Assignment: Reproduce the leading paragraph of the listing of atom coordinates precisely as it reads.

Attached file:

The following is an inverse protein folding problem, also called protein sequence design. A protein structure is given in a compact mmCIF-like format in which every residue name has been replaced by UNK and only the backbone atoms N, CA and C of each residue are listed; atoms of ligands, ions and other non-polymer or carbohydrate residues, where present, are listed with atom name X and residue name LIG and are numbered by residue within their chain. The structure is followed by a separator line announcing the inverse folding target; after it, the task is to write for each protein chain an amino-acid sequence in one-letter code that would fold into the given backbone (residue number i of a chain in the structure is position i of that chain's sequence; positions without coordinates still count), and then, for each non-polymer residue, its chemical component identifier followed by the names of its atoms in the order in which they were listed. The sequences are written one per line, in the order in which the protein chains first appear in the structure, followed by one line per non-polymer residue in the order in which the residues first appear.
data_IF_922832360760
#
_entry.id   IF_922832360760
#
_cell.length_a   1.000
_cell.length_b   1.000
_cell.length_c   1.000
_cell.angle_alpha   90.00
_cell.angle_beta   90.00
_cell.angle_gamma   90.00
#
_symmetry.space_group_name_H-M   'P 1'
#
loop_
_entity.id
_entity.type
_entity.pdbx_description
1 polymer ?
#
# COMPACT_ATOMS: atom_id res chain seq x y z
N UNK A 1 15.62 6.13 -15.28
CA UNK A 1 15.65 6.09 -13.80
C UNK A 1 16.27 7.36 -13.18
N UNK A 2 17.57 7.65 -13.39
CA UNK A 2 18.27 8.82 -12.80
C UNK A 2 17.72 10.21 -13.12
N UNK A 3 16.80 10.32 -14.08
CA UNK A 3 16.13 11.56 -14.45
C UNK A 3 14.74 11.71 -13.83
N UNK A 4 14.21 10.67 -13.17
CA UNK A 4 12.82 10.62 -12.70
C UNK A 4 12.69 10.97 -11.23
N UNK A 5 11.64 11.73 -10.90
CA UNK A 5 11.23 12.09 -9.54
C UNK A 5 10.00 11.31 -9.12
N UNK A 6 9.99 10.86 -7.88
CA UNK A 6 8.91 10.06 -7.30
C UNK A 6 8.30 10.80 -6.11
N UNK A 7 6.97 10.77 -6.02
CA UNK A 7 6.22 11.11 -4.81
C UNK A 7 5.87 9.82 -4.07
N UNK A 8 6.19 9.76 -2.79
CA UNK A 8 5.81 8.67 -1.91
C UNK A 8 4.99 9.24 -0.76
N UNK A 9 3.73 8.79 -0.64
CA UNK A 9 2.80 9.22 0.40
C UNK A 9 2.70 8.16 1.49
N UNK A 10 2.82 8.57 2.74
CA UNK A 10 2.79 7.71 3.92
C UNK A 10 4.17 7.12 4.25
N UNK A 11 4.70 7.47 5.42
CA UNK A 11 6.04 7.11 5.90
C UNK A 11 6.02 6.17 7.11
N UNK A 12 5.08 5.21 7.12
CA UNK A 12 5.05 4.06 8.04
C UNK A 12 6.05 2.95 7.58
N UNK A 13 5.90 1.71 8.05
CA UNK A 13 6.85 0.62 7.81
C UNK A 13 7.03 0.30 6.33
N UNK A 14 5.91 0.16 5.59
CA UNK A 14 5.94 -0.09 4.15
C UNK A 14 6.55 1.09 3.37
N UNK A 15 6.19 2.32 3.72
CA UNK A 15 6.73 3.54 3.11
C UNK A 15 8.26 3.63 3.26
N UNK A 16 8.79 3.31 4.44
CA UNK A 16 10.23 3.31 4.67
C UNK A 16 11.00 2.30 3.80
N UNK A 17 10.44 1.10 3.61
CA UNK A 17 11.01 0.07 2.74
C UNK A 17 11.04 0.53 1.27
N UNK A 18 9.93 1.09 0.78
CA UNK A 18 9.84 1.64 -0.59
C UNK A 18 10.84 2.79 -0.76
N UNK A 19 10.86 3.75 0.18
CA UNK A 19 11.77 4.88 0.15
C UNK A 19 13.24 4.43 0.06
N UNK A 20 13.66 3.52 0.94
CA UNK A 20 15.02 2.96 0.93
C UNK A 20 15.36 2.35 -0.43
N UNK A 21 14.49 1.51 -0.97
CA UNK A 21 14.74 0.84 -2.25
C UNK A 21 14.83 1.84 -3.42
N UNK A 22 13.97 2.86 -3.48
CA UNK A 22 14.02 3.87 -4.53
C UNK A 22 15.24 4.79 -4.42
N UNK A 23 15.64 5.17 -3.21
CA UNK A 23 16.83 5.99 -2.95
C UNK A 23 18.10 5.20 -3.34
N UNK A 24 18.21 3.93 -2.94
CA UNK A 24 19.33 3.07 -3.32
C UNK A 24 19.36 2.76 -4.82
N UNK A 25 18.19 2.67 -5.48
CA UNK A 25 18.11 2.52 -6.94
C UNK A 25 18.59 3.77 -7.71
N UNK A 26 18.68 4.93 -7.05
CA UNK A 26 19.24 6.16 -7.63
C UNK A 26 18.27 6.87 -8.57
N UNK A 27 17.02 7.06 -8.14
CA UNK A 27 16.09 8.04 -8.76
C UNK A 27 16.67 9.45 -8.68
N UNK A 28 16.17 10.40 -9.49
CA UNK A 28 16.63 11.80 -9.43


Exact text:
The following is an inverse protein folding problem, also called protein sequence design. A protein structure is given in a compact mmCIF-like format in which every residue name has been replaced by UNK and only the backbone atoms N, CA and C of each residue are listed; atoms of ligands, ions and other non-polymer or carbohydrate residues, where present, are listed with atom name X and residue name LIG and are numbered by residue within their chain. The structure is followed by a separator line announcing the inverse folding target; after it, the task is to write for each protein chain an amino-acid sequence in one-letter code that would fold into the given backbone (residue number i of a chain in the structure is position i of that chain's sequence; positions without coordinates still count), and then, for each non-polymer residue, its chemical component identifier followed by the names of its atoms in the order in which they were listed. The sequences are written one per line, in the order in which the protein chains first appear in the structure, followed by one line per non-polymer residue in the order in which the residues first appear.